Home sellers want to get as much as possible for their homes. Home buyers want to get their homes for the least amount possible. “Market value” is when buyers and sellers agree – even if one of them is a little reluctant. This is true universally, whether you’re in the market in San Jose, Saratoga, Los Gatos or anywhere in Silicon Valley (and just as true elsewhere in California or elsewhere in the world).
Real estate agents don’t control the value of the home. However, good agents can maximize the potential of the market. Homes are never worth just one set price. There’s usually a range within which terms (or conditions) can move the value up or down. It’s “price and terms”.
For instance, let’s say you have an upscale home that’s worth about 1.5 million, more or less. If an offer were to come in contingent upon the sale of another home, in a normal or balanced market, the seller would probably want more than the 1.5 because of the uncertainty. Perhaps that home would sell, if contingent, for 1.6 million (only for illustration). On the other hand, if an all-cash buyer showed up, could close in 5 days (I have seen it happen) and allowed a free rentback for a month, the home might sell for closer to 1.4 million – if the seller really needed a fast close to prevent foreclosure or to secure the deal on another home. It’s always about price and terms.
Want a good deal on price? Sweeten the terms.
For sellers, you could offer terms such as carrying back part of the loan. Some new home sellers, builders, are throwing in incentives like boats with waterfront homes. Now that’s a sweet term! Another “seller term” could be lease-to-own (see a real estate attorney before doing the lease to own, though).
For buyers, the most common “sweet term” is as-is. Other terms could be a fast close and free rentback. With elderly sellers, often the offer to leave any debris behind is met with enthusiasm. (It’s the cans of paint, the pile of lumber, the junk in the top of the garage that they just don’t have the energy to deal with.)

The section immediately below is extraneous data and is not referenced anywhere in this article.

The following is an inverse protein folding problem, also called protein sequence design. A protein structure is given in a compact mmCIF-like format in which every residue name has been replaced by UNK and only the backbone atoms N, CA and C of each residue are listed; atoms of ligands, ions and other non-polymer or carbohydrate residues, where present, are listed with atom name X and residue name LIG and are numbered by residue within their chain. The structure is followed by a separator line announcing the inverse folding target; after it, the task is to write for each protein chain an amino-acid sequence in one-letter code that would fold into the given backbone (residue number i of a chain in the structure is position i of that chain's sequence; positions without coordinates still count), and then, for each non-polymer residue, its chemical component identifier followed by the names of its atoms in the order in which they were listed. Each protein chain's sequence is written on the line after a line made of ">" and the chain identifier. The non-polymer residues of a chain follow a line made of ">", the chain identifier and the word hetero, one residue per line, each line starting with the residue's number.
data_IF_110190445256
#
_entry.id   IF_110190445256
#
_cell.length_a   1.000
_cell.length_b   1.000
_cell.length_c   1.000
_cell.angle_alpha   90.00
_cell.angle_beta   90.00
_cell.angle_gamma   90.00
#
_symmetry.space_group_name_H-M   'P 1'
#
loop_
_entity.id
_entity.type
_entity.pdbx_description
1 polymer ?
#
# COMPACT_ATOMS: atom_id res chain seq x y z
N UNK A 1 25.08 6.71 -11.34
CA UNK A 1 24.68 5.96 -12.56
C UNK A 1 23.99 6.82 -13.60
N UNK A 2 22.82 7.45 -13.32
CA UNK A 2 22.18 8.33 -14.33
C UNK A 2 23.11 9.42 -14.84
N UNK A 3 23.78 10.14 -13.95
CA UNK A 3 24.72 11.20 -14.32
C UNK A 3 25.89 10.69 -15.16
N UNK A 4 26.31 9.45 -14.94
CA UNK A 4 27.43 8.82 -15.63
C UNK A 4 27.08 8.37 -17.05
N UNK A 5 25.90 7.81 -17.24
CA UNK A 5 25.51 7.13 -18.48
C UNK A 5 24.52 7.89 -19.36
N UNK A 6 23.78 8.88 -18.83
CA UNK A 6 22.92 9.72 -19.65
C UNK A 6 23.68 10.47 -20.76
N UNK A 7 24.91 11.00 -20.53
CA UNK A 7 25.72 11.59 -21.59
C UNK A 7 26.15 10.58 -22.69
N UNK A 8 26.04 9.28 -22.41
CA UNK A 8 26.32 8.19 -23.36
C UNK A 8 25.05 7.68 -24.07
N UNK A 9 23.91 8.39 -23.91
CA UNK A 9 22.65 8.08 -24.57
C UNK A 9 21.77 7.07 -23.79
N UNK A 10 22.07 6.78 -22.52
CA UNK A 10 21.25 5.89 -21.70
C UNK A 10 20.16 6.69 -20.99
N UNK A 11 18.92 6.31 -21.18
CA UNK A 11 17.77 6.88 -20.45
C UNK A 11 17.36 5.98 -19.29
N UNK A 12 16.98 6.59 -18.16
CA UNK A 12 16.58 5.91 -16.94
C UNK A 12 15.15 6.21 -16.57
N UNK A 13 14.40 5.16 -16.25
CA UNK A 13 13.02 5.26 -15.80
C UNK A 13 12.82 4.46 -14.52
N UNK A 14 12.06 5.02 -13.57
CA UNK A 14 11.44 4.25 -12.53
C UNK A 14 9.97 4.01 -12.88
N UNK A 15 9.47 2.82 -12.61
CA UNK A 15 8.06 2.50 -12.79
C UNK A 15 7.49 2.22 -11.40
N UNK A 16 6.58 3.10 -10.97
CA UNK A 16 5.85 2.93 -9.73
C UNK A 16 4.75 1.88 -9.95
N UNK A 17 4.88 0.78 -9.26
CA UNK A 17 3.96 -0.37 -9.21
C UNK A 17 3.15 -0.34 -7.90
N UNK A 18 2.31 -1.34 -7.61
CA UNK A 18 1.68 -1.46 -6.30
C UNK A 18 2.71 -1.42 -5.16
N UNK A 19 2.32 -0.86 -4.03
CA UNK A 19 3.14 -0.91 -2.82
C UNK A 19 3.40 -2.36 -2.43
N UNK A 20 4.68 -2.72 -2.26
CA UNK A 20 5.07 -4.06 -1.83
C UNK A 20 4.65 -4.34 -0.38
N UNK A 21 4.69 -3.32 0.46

But back to the original question: how much will the seller come down?
Usually not as much as the buyer wants!
Most of the time, homes sell within 3% of list price, and with highly desired homes, sometimes more than list price. Sometimes a home will sell 5% off list price. Rarely will a home sell 10% under list. A good agent working with the seller will not take 10% under, but would instead do a price reduction of 5% to see if the home wouldn’t sell closer to the 5% “off” instead of the 10% off. In my experience, it is only very poor agents whose listings sell at 10% off or more.
With my buyers, I encourage them not to look at homes priced over what they can actually afford. If they simply must look a little higher on the hope that the sellers will come down, my suggestion is to top it at 5% over except in extreme circumstances. Some buyers simply believe that they can deeply discount the seller, so look higher still. In my experience, it is unrealistic to look more than 10% higher than what you can really afford. And it’s frustrating for both the buyer and the agent too. The buyer will keep wanting that out-of-range-house, and everyone will be wasting time.
Recent Los Gatos and Saratoga Sold Homes between 1.4 and 1.6 million:
As an example, late in 2007 I ran all the single family homes sold in Los Gatos and Saratoga with a list price of 1,400,000 to 1,600,000 since July 1st of that year (this would be a somewhat typical “move up home”). There were 39 such single family homes (in all school districts) that have closed over the 6 month period from mid-2007 to the end of the year which were listed in that price range.
The average list price was $1,522,660 and the average sales price was $1,544,810. The home with the biggest drop in price was for $98,000 off. But there were several homes that sold by a margin higher than that amount! The biggest bid up was for $140,000 more than list! So 10% either way is about the top amount of “swing” in pricing you might see. Overall, the trend is to sell close to list price. This is usually true no matter what kind of market we are experiencing (some exceptions of course).
To summarize, then, the range in which a home might sell with its current list price seems bracketed by about 10% either way. Sellers, even if you are lucky enough to get multiple offers, do not expect your home to go higher than 10% over list price. Buyers, even with a long amount of time on the market, do not expect homes to sell more than 10% under list price – they might, on rare occassion, but this is a very small portion of the sales in which this happens.The market is always changing, so this may not be true to the penny in 6 months. But it is the current market situation. When buyers and sellers are both realistic about the market, it is far easier and less stressful to buy and sell homes.